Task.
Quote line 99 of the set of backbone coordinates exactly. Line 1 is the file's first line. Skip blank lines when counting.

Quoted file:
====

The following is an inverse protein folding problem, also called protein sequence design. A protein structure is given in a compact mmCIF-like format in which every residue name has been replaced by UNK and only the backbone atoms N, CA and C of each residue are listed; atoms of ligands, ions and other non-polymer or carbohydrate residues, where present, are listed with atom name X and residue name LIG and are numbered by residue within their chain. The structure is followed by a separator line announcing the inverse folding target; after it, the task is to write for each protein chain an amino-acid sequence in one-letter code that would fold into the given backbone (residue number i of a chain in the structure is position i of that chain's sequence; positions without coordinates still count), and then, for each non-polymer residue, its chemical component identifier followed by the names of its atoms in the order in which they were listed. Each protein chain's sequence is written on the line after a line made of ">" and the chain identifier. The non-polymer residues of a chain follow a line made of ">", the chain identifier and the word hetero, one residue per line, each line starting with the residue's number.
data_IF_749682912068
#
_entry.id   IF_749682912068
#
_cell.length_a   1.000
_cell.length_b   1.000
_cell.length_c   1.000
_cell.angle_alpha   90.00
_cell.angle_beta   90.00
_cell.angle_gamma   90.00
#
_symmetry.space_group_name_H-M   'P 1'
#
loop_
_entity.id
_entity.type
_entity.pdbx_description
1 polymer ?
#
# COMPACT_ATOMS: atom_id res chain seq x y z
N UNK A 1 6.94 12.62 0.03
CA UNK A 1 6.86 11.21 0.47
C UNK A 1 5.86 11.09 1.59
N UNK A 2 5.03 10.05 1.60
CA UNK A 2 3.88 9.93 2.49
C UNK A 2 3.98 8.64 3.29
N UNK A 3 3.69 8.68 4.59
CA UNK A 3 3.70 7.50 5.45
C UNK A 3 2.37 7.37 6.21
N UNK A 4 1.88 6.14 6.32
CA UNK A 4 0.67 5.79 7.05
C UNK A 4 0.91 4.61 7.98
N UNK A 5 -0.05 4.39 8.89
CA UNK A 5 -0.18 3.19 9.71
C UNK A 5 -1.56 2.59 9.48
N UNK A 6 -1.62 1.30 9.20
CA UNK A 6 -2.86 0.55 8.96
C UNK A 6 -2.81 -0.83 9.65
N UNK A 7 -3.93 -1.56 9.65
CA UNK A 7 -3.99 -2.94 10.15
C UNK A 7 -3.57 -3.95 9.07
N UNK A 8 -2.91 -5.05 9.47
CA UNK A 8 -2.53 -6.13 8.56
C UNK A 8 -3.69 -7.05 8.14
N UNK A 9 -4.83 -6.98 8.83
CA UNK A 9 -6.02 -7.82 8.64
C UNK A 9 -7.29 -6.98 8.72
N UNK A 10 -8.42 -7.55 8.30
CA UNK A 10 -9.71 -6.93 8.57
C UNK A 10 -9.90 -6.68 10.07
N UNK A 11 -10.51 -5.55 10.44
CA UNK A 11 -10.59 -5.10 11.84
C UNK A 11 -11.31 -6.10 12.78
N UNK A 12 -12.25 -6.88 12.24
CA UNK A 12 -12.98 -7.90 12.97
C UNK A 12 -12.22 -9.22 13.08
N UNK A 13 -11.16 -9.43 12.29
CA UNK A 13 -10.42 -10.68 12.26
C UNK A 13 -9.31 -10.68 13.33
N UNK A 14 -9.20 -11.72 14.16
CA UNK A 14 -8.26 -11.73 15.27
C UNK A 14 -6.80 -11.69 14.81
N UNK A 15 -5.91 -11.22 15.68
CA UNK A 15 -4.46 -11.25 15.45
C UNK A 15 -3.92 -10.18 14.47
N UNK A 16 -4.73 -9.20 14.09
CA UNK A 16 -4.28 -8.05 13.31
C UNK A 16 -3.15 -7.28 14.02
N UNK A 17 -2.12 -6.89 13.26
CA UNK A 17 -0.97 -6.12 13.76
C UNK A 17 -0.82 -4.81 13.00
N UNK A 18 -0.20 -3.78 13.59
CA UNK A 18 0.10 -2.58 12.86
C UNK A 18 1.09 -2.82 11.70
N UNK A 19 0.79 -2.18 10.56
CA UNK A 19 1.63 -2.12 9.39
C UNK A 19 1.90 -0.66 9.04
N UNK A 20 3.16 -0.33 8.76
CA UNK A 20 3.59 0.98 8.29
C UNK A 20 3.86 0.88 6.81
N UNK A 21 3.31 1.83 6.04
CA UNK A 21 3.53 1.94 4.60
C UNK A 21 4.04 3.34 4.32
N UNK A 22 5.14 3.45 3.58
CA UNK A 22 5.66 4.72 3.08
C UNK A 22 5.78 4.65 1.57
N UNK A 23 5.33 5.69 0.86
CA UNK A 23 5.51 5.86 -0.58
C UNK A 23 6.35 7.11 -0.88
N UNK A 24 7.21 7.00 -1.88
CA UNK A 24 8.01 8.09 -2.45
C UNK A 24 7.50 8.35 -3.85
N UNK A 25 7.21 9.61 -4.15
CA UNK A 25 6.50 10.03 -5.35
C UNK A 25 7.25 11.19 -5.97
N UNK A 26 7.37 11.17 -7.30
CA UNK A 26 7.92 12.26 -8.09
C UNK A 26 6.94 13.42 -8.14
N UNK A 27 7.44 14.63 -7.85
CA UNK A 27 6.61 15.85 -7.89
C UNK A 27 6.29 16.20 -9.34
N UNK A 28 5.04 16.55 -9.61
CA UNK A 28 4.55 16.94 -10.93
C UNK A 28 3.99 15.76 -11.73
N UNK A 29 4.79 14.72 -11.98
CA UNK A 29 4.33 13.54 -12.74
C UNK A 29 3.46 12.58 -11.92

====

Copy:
C UNK A 26 6.94 13.42 -8.14